How to Grow Tomatoes by the Pound


Many gardeners enjoy showing off the largest tomatoes that they have grown. Some neighbors even make a fun competition out of trying to grow the biggest tomato on the block. If you know the methods that many growers use, you might win the latest neighborhood competition. Growing giant tomatoes takes a few tricks and a lot of care, but you can be harvesting multi-pound wonders this summer if you grow them right.

Step 1

Start your seeds indoors about six weeks before the last frost in your area. You can find your local frost dates by checking the Farmers' Almanac (see Resources) or your local extension service.

Step 2

Fill peat pots with potting soil and plant two seeds per pot. Moisten the pots thoroughly and put them in a warm place until they sprout. Place the sprouted pots in a sunny window and keep them constantly moistened.

Step 3

Clip off the smaller of the two plants when they have two sets of true leaves. Turn the pots daily so that each side gets an equal amount of sun.

Step 4

Dig your garden soil to a depth of 12 inches, removing any rocks or roots that you might find. Mix in about a 4-inch layer of compost with the top of the soil. Smooth the garden bed with a rake.

Step 5

Plant your seedlings when the ground has warmed. Place them in the ground about 18 inches apart where they will get full sun for most of the day. Place a tomato cage around each seedling, making sure that they are securely positioned and won't tip over.

Step 6

Water your plants regularly to make sure that they receive at least 1 inch of water per week. Give a solution of fish emulsion every two weeks. Lay down newspaper around the stems after the flowers have bloomed to help cut down on the weeds that may grow around the tomatoes.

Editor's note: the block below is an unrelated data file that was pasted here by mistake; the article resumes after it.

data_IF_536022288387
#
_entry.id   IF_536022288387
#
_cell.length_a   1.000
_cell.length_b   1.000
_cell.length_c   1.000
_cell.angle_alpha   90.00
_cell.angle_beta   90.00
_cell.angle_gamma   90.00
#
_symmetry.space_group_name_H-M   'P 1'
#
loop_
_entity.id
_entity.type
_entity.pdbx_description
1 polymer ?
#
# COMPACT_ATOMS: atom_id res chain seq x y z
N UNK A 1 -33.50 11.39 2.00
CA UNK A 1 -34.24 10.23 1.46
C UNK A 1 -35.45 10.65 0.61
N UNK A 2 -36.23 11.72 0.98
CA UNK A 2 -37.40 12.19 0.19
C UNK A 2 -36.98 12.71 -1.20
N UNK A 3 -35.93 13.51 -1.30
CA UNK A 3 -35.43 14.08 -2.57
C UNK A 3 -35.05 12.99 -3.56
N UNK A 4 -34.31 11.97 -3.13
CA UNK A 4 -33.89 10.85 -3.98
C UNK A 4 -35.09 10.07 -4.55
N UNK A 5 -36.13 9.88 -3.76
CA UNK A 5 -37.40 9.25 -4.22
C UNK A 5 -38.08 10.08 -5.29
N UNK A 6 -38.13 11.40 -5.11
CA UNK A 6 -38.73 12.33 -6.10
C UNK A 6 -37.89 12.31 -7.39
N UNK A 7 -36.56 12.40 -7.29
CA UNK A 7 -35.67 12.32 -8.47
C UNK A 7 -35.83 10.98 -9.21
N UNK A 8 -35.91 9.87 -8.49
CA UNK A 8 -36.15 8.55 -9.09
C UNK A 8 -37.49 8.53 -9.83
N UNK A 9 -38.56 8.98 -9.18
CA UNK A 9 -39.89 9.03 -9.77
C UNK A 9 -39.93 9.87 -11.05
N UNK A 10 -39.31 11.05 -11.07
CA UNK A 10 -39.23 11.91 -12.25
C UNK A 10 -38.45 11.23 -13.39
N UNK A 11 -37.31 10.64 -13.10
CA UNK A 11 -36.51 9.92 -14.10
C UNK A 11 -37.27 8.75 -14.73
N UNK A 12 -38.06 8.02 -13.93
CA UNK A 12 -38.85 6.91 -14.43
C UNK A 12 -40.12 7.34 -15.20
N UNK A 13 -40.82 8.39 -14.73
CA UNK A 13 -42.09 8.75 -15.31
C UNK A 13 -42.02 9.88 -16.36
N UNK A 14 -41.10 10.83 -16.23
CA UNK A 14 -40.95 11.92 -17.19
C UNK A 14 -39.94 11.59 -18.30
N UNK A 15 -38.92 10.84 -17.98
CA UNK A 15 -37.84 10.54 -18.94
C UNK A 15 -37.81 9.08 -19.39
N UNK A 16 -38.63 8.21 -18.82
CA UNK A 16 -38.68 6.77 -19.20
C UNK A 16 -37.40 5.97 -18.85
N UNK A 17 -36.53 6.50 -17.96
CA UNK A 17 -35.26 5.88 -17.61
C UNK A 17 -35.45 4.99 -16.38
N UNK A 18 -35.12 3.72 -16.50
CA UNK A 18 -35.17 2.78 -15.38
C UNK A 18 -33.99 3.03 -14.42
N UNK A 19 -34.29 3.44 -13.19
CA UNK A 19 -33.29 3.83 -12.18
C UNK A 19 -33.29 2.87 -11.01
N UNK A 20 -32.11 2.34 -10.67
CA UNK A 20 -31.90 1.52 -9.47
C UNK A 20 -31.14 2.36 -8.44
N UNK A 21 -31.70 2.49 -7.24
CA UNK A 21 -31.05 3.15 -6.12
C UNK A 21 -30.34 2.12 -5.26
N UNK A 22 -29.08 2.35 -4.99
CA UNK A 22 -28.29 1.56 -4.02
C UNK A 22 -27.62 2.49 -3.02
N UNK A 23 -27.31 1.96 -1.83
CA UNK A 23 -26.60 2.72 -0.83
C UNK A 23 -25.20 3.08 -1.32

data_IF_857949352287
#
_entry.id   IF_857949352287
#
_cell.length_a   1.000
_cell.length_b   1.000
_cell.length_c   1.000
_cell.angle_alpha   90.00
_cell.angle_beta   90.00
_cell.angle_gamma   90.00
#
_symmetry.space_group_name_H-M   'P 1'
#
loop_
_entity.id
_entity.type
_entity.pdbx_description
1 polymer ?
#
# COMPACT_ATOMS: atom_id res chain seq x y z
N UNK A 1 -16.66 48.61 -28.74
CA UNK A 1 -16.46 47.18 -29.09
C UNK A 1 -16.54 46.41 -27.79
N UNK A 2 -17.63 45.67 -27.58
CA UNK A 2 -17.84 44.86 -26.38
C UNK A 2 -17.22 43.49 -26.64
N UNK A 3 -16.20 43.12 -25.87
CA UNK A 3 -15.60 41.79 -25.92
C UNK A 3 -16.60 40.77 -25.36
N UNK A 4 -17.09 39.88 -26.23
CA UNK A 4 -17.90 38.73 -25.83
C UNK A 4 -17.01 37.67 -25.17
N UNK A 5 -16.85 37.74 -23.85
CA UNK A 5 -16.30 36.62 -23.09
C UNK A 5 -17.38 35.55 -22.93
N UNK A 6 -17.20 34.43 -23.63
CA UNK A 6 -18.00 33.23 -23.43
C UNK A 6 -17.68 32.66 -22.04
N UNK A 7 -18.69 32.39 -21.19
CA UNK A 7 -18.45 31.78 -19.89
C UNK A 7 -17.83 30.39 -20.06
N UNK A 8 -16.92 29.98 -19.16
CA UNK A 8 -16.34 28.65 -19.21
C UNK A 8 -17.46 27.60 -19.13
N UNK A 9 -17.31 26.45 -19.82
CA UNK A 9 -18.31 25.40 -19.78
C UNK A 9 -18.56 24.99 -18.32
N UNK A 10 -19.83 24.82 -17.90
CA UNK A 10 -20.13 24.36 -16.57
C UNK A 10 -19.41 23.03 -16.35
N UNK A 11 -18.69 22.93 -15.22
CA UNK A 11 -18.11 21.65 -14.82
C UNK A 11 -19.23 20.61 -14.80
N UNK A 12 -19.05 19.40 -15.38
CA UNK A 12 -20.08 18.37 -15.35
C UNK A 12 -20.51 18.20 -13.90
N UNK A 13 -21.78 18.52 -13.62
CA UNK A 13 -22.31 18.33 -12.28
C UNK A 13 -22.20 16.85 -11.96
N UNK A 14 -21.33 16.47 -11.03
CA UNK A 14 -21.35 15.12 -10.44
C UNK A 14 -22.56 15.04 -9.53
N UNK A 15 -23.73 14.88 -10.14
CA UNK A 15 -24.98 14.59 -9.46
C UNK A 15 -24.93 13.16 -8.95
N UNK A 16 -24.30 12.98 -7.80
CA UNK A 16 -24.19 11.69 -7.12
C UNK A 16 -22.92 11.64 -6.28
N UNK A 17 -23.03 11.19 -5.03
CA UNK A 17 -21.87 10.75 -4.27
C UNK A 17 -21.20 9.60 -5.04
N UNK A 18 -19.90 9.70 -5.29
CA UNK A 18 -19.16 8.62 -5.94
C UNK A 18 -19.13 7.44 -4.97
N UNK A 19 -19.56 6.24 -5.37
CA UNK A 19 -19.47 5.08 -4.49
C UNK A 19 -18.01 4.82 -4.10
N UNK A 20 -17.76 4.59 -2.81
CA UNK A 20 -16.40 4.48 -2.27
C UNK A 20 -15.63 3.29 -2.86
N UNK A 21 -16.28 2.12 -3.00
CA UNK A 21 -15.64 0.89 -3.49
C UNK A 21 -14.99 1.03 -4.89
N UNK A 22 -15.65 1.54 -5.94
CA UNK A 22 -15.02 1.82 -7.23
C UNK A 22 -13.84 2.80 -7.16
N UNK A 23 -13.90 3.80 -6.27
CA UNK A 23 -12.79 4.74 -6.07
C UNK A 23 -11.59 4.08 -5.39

Step 7

Remove suckers so that only one central stem will grow. Suckers are sprouts that form between the main stem and other branches. This will concentrate all of the plant's growth into the central area.

Step 8

Grow only two or three fruits on each plant. Keep the fruits that grow lower down on the plant and pinch off any that grow near the top of the plant.

Step 9

Make slings out of old pantyhose to help hold up your growing giant tomatoes. This will help prevent the stem from breaking because of the weight of the fruit.

Things You'll Need

  • Peat pots
  • Potting soil
  • Tomato seeds
  • Shovel
  • Rake
  • Compost
  • Tomato cages
  • Newspapers
  • Old pantyhose
  • Fish emulsion


  • Organic Gardening: Grow Huge Tomatoes
  • National Gardening Association: Pruning Tomatoes
  • Ohio State University: What's the Biggest Tomato Ever?

Who Can Help

  • Farmers' Almanac: Average Frost Dates
Keywords: grow giant tomatoes, large tomatoes, huge tomatoes garden

About this Author

Anne Baley is a writer and photographer living in Southeast Michigan. She has written dozens of articles about places she has discovered while traveling throughout the United States. Baley's work has appeared in a variety of online outlets, including EndlessSunday, GardenGuides and Travels.